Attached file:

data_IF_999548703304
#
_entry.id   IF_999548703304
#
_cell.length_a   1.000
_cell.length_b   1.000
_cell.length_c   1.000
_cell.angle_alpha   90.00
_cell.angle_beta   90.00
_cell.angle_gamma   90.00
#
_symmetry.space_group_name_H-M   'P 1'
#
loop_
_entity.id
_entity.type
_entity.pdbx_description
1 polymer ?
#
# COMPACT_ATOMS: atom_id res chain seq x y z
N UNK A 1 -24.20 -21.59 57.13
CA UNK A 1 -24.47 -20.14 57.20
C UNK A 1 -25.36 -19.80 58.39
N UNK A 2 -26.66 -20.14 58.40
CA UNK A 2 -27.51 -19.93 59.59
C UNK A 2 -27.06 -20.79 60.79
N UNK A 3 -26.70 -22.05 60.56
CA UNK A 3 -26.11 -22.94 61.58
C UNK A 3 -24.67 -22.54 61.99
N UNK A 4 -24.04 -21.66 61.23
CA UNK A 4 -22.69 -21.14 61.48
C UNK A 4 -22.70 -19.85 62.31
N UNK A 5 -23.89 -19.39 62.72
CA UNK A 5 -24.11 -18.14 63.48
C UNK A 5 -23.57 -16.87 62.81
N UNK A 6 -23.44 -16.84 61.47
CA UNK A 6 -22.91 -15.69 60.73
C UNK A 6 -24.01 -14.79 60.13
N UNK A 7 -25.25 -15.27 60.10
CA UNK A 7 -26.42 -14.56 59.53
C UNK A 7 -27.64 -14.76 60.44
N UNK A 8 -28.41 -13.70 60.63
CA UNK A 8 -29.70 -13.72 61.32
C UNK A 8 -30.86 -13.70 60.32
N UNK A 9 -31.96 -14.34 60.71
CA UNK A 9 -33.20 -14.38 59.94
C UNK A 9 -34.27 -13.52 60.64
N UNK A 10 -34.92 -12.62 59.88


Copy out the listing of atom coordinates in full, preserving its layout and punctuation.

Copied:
data_IF_999548703304
#
_entry.id   IF_999548703304
#
_cell.length_a   1.000
_cell.length_b   1.000
_cell.length_c   1.000
_cell.angle_alpha   90.00
_cell.angle_beta   90.00
_cell.angle_gamma   90.00
#
_symmetry.space_group_name_H-M   'P 1'
#
loop_
_entity.id
_entity.type
_entity.pdbx_description
1 polymer ?
#
# COMPACT_ATOMS: atom_id res chain seq x y z
N UNK A 1 -24.20 -21.59 57.13
CA UNK A 1 -24.47 -20.14 57.20
C UNK A 1 -25.36 -19.80 58.39
N UNK A 2 -26.66 -20.14 58.40
CA UNK A 2 -27.51 -19.93 59.59
C UNK A 2 -27.06 -20.79 60.79
N UNK A 3 -26.70 -22.05 60.56
CA UNK A 3 -26.11 -22.94 61.58
C UNK A 3 -24.67 -22.54 61.99
N UNK A 4 -24.04 -21.66 61.23
CA UNK A 4 -22.69 -21.14 61.48
C UNK A 4 -22.70 -19.85 62.31
N UNK A 5 -23.89 -19.39 62.72
CA UNK A 5 -24.11 -18.14 63.48
C UNK A 5 -23.57 -16.87 62.81
N UNK A 6 -23.44 -16.84 61.47
CA UNK A 6 -22.91 -15.69 60.73
C UNK A 6 -24.01 -14.79 60.13
N UNK A 7 -25.25 -15.27 60.10
CA UNK A 7 -26.42 -14.56 59.53
C UNK A 7 -27.64 -14.76 60.44
N UNK A 8 -28.41 -13.70 60.63
CA UNK A 8 -29.70 -13.72 61.32
C UNK A 8 -30.86 -13.70 60.32
N UNK A 9 -31.96 -14.34 60.71
CA UNK A 9 -33.20 -14.38 59.94
C UNK A 9 -34.27 -13.52 60.64
N UNK A 10 -34.92 -12.62 59.88